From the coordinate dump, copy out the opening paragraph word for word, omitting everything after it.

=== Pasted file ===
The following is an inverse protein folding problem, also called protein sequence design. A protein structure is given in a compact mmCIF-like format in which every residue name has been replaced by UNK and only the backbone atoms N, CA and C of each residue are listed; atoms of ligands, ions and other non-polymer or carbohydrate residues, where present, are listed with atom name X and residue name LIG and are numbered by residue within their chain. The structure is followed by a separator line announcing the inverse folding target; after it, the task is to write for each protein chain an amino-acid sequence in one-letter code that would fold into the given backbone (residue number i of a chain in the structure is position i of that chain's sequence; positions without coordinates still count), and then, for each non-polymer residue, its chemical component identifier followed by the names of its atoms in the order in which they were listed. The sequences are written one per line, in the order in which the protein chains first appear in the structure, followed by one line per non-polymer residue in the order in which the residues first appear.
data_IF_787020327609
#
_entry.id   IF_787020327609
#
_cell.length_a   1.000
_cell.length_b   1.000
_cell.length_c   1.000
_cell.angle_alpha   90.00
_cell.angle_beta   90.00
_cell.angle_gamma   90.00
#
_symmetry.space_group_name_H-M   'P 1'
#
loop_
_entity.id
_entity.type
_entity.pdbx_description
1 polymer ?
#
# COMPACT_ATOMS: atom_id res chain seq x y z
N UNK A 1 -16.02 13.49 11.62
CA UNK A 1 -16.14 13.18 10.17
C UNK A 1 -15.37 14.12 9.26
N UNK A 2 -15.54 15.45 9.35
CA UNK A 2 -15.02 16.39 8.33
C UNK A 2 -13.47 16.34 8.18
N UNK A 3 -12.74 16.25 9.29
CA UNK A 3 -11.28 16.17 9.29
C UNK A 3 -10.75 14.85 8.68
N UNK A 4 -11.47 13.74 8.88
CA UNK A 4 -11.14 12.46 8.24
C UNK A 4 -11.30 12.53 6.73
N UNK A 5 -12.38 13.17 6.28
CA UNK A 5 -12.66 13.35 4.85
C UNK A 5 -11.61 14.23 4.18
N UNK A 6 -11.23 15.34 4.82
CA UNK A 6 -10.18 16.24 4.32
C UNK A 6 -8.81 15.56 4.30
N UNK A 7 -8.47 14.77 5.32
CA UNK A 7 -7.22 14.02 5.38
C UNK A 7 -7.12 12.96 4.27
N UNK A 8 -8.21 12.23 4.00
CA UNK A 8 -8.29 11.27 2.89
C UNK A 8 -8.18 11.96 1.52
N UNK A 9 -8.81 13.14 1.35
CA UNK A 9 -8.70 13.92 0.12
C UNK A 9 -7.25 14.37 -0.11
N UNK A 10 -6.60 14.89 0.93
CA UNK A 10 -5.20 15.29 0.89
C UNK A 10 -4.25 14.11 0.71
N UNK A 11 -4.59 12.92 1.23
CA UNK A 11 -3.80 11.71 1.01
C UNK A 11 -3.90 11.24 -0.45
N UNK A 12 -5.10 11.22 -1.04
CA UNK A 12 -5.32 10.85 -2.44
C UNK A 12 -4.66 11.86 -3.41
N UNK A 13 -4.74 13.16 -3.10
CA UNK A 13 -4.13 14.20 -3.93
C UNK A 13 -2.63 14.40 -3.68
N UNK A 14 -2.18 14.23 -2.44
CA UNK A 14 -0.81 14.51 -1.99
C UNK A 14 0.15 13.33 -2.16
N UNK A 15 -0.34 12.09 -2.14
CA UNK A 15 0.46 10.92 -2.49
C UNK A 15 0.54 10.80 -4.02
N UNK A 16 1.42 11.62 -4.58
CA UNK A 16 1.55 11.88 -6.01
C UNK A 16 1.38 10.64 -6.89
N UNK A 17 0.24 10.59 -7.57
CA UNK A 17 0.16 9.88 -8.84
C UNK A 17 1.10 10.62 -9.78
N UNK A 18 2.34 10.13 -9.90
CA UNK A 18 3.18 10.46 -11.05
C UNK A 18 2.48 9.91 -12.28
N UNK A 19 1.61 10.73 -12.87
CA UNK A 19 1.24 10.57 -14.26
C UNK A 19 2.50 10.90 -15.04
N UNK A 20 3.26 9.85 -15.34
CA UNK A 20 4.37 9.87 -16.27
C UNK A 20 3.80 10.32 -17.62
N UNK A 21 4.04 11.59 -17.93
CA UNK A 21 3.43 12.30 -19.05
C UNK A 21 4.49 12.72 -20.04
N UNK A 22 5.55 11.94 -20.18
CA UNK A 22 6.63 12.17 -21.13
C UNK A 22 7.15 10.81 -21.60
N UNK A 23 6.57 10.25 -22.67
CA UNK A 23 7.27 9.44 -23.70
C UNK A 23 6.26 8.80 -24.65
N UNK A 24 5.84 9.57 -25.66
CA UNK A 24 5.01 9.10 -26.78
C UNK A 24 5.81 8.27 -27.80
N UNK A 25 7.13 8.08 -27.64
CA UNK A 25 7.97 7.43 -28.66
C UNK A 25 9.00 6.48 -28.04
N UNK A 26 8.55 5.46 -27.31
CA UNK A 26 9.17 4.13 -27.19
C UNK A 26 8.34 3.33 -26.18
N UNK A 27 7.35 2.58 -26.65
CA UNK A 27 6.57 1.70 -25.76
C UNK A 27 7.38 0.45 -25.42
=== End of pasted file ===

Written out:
The following is an inverse protein folding problem, also called protein sequence design. A protein structure is given in a compact mmCIF-like format in which every residue name has been replaced by UNK and only the backbone atoms N, CA and C of each residue are listed; atoms of ligands, ions and other non-polymer or carbohydrate residues, where present, are listed with atom name X and residue name LIG and are numbered by residue within their chain. The structure is followed by a separator line announcing the inverse folding target; after it, the task is to write for each protein chain an amino-acid sequence in one-letter code that would fold into the given backbone (residue number i of a chain in the structure is position i of that chain's sequence; positions without coordinates still count), and then, for each non-polymer residue, its chemical component identifier followed by the names of its atoms in the order in which they were listed. The sequences are written one per line, in the order in which the protein chains first appear in the structure, followed by one line per non-polymer residue in the order in which the residues first appear.